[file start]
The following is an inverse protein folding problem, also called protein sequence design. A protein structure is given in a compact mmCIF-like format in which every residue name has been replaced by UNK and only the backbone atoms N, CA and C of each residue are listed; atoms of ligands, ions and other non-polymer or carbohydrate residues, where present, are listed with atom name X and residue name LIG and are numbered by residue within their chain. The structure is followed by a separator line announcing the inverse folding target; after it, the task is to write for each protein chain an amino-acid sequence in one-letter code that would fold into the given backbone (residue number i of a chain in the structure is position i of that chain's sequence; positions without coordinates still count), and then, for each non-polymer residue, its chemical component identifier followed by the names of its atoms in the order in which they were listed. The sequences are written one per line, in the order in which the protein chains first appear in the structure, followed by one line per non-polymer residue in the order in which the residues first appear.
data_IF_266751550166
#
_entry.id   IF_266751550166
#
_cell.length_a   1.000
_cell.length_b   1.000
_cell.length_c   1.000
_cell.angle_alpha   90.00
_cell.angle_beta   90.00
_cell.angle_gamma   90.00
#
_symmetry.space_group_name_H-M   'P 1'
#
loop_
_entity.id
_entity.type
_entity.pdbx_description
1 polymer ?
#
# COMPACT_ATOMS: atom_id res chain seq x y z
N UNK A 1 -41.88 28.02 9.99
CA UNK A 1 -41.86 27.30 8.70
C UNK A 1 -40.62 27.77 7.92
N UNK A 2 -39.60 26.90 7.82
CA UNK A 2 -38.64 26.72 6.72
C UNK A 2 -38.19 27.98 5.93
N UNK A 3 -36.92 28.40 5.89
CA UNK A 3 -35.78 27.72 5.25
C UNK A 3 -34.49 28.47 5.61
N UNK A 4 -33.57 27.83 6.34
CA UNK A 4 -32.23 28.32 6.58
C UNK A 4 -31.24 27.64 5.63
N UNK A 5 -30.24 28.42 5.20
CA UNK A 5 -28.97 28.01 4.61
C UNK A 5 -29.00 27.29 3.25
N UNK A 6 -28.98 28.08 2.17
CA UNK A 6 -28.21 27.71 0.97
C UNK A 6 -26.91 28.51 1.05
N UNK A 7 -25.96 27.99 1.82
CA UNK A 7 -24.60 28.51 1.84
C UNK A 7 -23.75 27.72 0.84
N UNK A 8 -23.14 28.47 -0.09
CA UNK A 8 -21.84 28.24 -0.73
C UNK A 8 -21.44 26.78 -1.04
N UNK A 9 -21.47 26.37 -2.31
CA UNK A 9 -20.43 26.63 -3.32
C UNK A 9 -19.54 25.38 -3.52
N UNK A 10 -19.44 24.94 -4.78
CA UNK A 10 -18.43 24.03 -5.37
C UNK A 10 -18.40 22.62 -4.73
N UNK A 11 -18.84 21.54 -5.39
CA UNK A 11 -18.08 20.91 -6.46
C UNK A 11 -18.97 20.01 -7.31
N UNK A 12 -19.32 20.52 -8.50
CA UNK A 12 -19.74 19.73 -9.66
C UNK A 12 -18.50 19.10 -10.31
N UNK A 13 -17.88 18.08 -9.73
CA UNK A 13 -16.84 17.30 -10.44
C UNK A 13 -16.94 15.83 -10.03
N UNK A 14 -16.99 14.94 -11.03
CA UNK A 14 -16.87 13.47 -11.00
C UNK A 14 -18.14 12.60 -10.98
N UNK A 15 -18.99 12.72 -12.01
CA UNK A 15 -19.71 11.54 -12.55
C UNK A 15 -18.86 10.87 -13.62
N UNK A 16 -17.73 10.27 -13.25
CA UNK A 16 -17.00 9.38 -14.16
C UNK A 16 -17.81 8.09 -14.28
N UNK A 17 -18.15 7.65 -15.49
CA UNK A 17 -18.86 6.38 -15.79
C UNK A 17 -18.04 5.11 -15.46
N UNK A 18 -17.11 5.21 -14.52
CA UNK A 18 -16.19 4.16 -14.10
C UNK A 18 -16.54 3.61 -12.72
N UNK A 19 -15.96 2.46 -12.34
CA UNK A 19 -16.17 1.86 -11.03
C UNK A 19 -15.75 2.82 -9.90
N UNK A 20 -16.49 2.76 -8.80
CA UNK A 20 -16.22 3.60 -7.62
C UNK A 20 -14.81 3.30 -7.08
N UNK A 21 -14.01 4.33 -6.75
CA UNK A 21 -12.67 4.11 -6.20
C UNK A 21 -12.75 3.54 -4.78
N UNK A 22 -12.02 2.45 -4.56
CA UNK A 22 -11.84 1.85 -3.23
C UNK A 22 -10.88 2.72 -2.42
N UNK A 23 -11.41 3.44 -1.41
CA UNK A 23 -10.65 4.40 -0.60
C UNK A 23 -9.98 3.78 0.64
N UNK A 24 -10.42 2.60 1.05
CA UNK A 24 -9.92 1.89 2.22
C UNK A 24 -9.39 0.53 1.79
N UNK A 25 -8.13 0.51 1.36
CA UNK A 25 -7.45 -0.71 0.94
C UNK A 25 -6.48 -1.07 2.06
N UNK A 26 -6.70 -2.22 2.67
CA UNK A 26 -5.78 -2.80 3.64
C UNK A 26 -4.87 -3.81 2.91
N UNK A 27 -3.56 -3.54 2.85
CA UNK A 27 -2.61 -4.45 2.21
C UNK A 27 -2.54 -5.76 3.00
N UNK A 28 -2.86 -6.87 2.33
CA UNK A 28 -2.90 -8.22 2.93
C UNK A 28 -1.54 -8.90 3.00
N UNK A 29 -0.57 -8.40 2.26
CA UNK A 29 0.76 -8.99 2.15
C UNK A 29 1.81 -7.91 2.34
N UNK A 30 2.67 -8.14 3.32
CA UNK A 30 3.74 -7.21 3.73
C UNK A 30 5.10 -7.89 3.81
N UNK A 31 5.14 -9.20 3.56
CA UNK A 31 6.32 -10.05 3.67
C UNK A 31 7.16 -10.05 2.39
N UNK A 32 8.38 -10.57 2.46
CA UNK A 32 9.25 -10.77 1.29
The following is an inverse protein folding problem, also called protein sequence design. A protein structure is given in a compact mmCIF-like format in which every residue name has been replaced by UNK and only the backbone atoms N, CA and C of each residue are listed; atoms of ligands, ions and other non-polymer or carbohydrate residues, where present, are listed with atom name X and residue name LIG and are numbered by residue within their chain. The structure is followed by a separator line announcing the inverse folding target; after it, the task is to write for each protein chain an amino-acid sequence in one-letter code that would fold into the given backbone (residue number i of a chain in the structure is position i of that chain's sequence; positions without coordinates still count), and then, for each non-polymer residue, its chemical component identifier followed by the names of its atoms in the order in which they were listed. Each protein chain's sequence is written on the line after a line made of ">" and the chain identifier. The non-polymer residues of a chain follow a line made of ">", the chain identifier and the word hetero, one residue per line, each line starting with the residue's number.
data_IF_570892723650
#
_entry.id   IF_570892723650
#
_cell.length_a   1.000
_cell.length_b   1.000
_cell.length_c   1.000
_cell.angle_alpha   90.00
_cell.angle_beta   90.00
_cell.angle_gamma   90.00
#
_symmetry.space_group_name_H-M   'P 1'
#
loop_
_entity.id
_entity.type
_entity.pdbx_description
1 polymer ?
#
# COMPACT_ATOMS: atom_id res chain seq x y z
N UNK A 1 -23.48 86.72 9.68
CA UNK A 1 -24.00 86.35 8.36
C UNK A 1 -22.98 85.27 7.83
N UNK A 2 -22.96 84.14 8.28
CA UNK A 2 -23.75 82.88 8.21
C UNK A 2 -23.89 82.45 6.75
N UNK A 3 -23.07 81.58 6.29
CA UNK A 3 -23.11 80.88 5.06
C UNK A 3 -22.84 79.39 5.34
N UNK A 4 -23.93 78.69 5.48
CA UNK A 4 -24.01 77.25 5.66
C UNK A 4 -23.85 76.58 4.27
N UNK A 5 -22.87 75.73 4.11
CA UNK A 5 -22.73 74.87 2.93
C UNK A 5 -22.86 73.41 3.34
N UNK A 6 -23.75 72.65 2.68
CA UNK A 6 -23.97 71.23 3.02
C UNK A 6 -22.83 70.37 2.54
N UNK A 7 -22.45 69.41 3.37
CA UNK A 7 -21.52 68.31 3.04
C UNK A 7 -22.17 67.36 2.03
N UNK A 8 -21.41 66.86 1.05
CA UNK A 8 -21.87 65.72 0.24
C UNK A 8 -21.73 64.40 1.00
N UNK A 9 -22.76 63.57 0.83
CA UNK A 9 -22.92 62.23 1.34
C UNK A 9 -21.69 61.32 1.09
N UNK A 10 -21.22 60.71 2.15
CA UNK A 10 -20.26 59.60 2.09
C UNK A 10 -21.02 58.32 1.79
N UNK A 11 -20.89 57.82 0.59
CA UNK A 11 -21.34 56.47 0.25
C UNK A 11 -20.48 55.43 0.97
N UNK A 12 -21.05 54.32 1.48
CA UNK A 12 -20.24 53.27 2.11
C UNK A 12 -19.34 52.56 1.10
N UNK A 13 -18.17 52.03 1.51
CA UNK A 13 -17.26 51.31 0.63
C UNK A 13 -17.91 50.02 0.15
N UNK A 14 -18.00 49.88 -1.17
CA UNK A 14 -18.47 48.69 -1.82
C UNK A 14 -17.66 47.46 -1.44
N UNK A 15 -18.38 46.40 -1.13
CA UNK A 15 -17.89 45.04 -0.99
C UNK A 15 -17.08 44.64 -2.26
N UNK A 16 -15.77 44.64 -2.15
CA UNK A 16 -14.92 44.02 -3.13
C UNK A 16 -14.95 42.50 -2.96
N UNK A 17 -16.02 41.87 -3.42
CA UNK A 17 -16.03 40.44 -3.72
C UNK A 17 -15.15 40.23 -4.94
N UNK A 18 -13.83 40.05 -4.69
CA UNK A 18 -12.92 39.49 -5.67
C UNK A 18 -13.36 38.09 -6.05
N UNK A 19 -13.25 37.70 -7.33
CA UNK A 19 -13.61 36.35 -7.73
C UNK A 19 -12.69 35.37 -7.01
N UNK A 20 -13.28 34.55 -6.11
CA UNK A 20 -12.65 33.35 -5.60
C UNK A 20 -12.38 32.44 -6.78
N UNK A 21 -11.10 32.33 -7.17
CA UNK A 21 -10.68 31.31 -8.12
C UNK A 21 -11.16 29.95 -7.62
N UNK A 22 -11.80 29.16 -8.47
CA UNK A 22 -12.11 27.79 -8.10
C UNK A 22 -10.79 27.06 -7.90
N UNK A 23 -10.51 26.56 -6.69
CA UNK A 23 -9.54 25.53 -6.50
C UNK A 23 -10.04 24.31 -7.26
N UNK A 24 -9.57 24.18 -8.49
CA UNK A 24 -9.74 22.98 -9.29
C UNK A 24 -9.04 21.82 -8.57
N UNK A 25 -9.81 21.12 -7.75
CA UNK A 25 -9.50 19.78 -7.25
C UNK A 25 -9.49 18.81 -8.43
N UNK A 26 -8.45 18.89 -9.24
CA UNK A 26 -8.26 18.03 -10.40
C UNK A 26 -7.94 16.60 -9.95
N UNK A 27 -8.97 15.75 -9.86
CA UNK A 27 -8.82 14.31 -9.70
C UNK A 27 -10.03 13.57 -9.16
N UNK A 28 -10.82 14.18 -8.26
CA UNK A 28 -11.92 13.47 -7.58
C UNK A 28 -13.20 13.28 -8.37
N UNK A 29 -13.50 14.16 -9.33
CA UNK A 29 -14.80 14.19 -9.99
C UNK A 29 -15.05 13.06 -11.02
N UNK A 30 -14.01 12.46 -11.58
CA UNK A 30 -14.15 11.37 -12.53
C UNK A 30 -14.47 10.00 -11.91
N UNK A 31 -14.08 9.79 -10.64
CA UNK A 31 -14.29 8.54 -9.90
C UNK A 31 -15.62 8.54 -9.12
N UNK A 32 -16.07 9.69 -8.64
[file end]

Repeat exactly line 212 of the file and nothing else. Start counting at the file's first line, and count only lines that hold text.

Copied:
C UNK A 25 -9.49 18.81 -8.43